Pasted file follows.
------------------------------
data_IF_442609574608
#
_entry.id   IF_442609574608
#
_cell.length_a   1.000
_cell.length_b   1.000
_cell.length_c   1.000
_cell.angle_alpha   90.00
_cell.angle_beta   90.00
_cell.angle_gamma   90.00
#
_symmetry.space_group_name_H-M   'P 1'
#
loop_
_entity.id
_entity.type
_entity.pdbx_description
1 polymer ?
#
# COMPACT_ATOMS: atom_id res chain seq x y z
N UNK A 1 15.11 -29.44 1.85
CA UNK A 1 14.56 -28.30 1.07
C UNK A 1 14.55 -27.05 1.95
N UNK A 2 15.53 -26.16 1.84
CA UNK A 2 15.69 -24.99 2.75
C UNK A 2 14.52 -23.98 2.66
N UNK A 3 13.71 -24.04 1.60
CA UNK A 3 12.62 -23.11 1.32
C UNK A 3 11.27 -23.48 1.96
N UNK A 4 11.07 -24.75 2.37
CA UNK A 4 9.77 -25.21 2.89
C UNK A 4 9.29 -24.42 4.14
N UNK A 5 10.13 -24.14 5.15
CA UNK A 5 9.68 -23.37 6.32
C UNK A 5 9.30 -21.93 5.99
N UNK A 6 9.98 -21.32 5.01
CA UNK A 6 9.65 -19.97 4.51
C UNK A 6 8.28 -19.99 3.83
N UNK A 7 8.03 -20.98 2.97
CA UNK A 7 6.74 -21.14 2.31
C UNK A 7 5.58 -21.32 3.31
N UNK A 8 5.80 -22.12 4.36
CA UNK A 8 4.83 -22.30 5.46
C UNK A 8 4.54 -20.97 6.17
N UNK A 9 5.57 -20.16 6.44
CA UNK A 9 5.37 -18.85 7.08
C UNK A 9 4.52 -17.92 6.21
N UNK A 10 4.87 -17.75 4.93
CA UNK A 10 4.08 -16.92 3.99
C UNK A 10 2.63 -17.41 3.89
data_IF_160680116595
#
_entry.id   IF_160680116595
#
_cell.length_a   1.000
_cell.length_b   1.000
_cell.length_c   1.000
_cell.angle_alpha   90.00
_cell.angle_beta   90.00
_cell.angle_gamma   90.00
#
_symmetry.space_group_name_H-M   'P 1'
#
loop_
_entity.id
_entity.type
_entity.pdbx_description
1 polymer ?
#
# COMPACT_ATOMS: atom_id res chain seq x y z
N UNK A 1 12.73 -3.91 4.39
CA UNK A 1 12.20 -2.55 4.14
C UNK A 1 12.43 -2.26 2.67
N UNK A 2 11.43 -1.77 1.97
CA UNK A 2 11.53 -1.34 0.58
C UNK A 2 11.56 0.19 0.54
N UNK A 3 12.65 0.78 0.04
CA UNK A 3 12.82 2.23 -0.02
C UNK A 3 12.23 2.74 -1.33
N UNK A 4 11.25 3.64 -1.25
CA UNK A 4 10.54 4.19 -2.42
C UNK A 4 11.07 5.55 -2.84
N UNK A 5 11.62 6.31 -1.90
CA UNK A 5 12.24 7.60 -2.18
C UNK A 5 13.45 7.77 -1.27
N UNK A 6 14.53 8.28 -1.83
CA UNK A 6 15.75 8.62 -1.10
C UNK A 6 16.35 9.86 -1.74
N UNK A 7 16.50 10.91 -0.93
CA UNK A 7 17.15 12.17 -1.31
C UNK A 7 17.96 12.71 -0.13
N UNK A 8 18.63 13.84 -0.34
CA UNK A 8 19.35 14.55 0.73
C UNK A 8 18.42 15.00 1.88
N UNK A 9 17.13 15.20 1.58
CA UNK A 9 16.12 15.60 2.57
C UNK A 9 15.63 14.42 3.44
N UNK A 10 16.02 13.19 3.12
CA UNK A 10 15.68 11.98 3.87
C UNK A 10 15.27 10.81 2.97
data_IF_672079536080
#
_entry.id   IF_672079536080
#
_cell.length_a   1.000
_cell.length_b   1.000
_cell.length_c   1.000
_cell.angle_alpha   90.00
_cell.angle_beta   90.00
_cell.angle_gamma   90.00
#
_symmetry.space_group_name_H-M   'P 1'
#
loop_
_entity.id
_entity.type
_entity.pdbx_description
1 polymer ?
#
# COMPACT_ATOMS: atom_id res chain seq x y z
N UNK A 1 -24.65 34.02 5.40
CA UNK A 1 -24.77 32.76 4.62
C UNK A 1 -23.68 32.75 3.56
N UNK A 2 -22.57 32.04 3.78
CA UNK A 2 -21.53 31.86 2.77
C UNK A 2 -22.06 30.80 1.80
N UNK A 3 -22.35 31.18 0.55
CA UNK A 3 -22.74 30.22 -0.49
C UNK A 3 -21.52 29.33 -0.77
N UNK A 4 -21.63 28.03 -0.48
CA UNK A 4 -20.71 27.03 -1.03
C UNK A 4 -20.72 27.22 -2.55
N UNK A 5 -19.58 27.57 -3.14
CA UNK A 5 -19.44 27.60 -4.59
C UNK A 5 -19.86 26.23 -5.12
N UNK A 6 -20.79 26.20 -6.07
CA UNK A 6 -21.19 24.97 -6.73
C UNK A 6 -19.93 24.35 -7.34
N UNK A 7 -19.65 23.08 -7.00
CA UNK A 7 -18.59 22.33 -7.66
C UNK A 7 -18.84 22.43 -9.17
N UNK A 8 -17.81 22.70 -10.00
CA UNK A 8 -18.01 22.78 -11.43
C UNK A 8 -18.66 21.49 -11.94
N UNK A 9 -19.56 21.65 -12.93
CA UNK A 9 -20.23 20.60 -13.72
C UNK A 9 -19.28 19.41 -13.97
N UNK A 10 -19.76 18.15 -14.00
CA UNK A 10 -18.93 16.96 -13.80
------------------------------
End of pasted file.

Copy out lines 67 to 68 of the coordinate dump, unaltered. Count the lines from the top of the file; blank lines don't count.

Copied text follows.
_entity.pdbx_description
1 polymer ?